Dynamic Random Access Memory (DRAM) is the form of memory used for almost all mass computer memory. It is reasonably fast and is comparatively cheap. Unlike faster, more expensive Static RAM (SRAM), DRAM stores its contents in tiny capacitors rather than multitransistor electronic switches. Since the capacitors are smaller than the switches, a given area of Silicon can hold more bits of DRAM than of SRAM and is cheaper to manufacture per bit stored.

Common classical DRAMs are addressed breaking the address into two parts -- a column address and a row address. Two signals, RAS and CAS tell the DRAM which portion of the address is being presented. DRAM IC outputs are often 1 or 4 bits wide thus requiring memory to use 2 to 9 physical chips per byte. The only signals used other than address lines, CAS and RAS are data lines, Read/Write, and Output Enable which is used to couple the DRAM to data to the computer bus on read. There is no clock signal and no data ready signal from the DRAM. This means that the controlling circuitry must know/guess when data will be available.

There is nothing that prevents DRAM from being clocked, using broadside addressing or generating a data ready signal, but DRAM that does so doesn't run in sockets in wide use prior to about 1998. When 66MHz motherboards were introduced, many motherboards switched to a clocked DRAM -- SDRAM -- that uses classical DRAM internally, but uses a clock rather than timing of off CAS and RAS strobe signals.

The capacitors used in DRAM are very tiny and discharge in a few thousands of a second. Therefore the DRAM charge must be refreshed frequently. Fortunately all the capacitors accessible by a single column address (a page) can be refreshed in one operation.

Classical DRAM has two major timing parameters -- access time and recovery time. Access time is the time between presentation of an address to the DRAM and having the data available. This is the time generally associated with DRAM. Recovery time is roughly the same duration and is the time before the data can be accessed again. There are other delays, address multiplexing, data set up, etc. associated with DRAM access, but they are fairly short compared to access and recovery time. Many fast access time DRAM variants achieve the fast access by means of overlapped operations in separate internal banks and have poor initial access times. While any DRAM can be externally controlled in an array to support burst of operations from sequential addresses, some DRAMs have bursting built in. Sustained burst rate is the data rate for bursts of data from sequential addresses.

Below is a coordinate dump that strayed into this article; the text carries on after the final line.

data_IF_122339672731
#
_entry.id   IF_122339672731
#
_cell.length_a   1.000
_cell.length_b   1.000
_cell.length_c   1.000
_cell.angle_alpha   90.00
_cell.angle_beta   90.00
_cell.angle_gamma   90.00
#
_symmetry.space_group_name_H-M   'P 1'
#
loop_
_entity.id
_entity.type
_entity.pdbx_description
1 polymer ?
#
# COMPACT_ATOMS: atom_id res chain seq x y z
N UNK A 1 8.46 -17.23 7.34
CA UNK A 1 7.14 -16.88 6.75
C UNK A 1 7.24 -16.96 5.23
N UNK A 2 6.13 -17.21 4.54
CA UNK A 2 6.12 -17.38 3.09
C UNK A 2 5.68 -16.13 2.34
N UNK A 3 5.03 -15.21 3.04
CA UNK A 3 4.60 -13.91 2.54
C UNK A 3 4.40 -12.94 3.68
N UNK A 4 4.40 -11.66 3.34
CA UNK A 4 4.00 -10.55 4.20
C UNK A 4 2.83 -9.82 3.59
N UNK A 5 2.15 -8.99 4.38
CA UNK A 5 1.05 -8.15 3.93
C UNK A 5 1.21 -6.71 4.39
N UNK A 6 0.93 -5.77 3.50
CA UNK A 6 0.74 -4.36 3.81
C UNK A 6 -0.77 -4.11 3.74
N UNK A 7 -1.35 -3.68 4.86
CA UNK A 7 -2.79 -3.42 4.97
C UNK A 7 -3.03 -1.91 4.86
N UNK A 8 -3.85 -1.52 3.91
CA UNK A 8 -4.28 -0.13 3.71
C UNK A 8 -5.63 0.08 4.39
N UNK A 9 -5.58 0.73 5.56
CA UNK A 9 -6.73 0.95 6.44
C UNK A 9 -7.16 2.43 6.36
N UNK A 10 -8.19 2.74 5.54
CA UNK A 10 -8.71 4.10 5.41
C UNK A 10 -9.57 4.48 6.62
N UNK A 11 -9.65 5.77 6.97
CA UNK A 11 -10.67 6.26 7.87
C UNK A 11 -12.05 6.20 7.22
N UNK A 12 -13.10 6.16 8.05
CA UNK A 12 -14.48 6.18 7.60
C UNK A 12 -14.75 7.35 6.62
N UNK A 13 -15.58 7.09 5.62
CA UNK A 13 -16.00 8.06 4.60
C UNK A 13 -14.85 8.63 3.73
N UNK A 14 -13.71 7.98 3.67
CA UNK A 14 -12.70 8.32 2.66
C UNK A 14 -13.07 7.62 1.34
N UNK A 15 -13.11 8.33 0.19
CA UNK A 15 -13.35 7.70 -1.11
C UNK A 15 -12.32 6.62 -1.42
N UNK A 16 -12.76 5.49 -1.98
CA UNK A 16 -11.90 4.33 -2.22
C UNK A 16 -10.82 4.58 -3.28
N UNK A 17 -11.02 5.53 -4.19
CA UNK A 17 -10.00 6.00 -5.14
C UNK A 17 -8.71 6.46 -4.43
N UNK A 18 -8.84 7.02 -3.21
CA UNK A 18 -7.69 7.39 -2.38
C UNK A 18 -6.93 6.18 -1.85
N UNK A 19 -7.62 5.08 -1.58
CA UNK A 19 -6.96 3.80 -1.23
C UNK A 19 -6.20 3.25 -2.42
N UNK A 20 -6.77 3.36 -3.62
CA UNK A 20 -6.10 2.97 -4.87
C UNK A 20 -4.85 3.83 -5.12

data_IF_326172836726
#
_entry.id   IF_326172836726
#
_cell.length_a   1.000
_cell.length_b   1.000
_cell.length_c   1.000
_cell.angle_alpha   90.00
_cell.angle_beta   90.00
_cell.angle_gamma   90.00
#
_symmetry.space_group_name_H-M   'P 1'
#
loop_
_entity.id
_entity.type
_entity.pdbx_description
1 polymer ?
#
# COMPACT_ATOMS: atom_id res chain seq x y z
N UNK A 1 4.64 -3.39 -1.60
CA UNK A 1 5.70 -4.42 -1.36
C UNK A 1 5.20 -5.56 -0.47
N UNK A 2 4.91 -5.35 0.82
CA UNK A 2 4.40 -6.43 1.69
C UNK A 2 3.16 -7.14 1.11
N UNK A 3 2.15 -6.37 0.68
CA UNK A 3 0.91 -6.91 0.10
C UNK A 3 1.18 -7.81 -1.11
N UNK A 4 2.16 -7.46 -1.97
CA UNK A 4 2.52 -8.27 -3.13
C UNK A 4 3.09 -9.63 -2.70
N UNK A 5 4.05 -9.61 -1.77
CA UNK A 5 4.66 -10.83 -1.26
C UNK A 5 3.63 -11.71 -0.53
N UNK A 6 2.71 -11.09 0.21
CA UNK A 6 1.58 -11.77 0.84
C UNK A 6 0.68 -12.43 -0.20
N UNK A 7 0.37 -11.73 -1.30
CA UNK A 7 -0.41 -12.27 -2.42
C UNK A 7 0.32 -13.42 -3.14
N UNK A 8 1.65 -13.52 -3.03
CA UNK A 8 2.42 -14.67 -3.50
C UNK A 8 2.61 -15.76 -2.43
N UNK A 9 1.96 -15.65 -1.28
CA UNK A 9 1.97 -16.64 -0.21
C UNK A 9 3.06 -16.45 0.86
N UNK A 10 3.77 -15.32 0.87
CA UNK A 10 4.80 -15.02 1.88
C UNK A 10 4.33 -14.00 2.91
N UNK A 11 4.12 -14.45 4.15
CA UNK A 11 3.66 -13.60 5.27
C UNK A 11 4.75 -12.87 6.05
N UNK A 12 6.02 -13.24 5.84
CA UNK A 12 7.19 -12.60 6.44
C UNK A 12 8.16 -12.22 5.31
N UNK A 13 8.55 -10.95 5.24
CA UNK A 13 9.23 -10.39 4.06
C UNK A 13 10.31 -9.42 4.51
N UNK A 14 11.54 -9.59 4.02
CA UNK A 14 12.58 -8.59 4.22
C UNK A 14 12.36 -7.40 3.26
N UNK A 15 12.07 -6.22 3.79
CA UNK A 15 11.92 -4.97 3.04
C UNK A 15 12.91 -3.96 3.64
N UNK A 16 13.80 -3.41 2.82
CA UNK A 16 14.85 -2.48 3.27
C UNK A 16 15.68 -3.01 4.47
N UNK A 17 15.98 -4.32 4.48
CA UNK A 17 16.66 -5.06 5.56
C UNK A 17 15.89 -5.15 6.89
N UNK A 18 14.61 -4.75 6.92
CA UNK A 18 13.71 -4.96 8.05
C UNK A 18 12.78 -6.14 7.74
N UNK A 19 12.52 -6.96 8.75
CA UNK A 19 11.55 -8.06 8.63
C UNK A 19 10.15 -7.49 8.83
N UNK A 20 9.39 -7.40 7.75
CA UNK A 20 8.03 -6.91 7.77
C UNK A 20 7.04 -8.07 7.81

It has become popular to rate DRAMs in Megabits or Megabytes per second. These specifications are relatively worthless as it is rarely clear how wide a bus is being discussed and it is necessary to divide by the bus width to get to the more easily comparable MHz rating. I have used Mb/MB ratings only where I couldn't compute or find a MHz rating.

Since the advent of the Intel 386, DRAM access/recovery time has increasingly hindered computer performance. A number of schemes have been developed to improve DRAM performance. Data caching on motherboards and in CPUs -- avoids many DRAM references entirely.

Dual porting is used in applications like video. It allows data to be updated through one set of pins while different data is being read on other pins. Window RAM (WRAM) and VRAM are dual ported.

Several improvements have been made to classical DRAM over the years. All will operate in the same sockets, but most require chipset support to use advanced features. Clocked DRAMs introduced in the late 1990s requires different sockets.

Hidden refresh overlaps refreshing of one part of DRAM with data access to other parts. Most modern DRAMs support hidden refresh, but it is unlikely that most PC designs use the capability since its primary advantage would be in embedded systems.

Fast Page Mode saves the last page (everything accessible with one column address) inside the DRAM and allows fast access to data within that page. Most modern DRAMs support Fast Page Mode. Note that an access to data not in the current page may require a full precharge delay if fast page mode was in use. i.e. In some situations FPM may be slower than non-FPM.

Extended Data Out holds read data on the DRAM output pins while the CPU is posting the next address to be read on the address pins. EDO dram will run in non-EDO mode and thus can be used in older computers although it will not improve performance in those computers.

Caching holds frequently accessed data in fast storage in the DRAM. FPM is a primitive form of caching.


The following DRAM types were available/in work as of early 1999.

3D-RAM -- Appears to be like SDGRAM with broader logic capabilities and built in video manipulations. Peak transfer rates of 400MBits/second are claimed ("10 times the rate of Video RAM"). Mitsubishi. Shipping as of 3Q98. Capacity - 10Mbit. 32 bits wide. Burst rates - 200MHz read, 400MHz write (80/160nSec?). Latency - Not readily available. Presumably dismal, but may not be important in video applications.

Burst EDO (BEDO) is Extended Data Out DRAM which can operate in burst mode, generating addresses internally for sequential accesses once it has been presented with an initial address. Micron has announced an intention to produce burst EDO. Shipping? Specifications presumably will be similar to FPM.

Cache(d) DRAM (CDRAM) is DRAM with internal SRAM cache intended for Video applications. It is clocked and allows simultaneous access to cache and DRAM. Mitsubishi. Capacity - 16Mbit. 16 bits wide. Burst rates 66 to 100MHz (7 to 10 nSec) = 1 to 1.6Gbit/sec. Latency - Unknown.

CASn DRAM -- an alternate name for SDRAM. When using SDRAM, CAS 2 or 3 refers to CAS Latency (in clocks) which is a setting critical to high speed operation

Concurrent RDRAM -- RDRAM optimized to reduce the very long delays (several hundred nanoseconds) for return of the first data. It appears to be real and is being shipped by Samsung. No specifications found.

Double Rate DRAM - DRDRAM -- 64mb parts capable of 1.6GBit/Sec transfer rates are being sampled by Fujitsu, Hitachi, Mitsubishi